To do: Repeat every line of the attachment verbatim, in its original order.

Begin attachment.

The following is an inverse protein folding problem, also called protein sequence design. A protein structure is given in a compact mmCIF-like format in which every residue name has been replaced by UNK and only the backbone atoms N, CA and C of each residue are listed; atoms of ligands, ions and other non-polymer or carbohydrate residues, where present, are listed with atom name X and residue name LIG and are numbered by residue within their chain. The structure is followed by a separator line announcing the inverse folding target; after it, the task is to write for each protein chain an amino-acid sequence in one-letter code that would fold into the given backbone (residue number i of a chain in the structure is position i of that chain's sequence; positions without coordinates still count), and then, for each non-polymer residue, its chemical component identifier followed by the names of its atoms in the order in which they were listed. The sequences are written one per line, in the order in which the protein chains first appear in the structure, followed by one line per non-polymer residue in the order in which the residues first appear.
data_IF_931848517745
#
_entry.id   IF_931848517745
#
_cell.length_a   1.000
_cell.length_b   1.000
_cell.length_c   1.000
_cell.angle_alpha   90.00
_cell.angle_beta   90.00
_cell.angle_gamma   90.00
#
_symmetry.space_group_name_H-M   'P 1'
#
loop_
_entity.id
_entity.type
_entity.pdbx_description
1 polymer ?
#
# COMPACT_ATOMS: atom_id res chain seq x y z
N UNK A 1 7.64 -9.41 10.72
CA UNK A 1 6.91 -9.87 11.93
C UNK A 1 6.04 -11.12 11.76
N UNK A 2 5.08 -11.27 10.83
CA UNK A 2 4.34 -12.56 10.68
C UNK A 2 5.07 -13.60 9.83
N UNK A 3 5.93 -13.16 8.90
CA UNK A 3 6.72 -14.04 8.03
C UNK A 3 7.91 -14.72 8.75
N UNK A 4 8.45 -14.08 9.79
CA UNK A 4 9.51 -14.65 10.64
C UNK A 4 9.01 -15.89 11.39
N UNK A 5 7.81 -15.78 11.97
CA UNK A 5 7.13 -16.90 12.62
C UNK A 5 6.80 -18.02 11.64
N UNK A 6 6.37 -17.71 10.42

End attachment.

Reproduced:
The following is an inverse protein folding problem, also called protein sequence design. A protein structure is given in a compact mmCIF-like format in which every residue name has been replaced by UNK and only the backbone atoms N, CA and C of each residue are listed; atoms of ligands, ions and other non-polymer or carbohydrate residues, where present, are listed with atom name X and residue name LIG and are numbered by residue within their chain. The structure is followed by a separator line announcing the inverse folding target; after it, the task is to write for each protein chain an amino-acid sequence in one-letter code that would fold into the given backbone (residue number i of a chain in the structure is position i of that chain's sequence; positions without coordinates still count), and then, for each non-polymer residue, its chemical component identifier followed by the names of its atoms in the order in which they were listed. The sequences are written one per line, in the order in which the protein chains first appear in the structure, followed by one line per non-polymer residue in the order in which the residues first appear.
data_IF_931848517745
#
_entry.id   IF_931848517745
#
_cell.length_a   1.000
_cell.length_b   1.000
_cell.length_c   1.000
_cell.angle_alpha   90.00
_cell.angle_beta   90.00
_cell.angle_gamma   90.00
#
_symmetry.space_group_name_H-M   'P 1'
#
loop_
_entity.id
_entity.type
_entity.pdbx_description
1 polymer ?
#
# COMPACT_ATOMS: atom_id res chain seq x y z
N UNK A 1 7.64 -9.41 10.72
CA UNK A 1 6.91 -9.87 11.93
C UNK A 1 6.04 -11.12 11.76
N UNK A 2 5.08 -11.27 10.83
CA UNK A 2 4.34 -12.56 10.68
C UNK A 2 5.07 -13.60 9.83
N UNK A 3 5.93 -13.16 8.90
CA UNK A 3 6.72 -14.04 8.03
C UNK A 3 7.91 -14.72 8.75
N UNK A 4 8.45 -14.08 9.79
CA UNK A 4 9.51 -14.65 10.64
C UNK A 4 9.01 -15.89 11.39
N UNK A 5 7.81 -15.78 11.97
CA UNK A 5 7.13 -16.90 12.62
C UNK A 5 6.80 -18.02 11.64
N UNK A 6 6.37 -17.71 10.42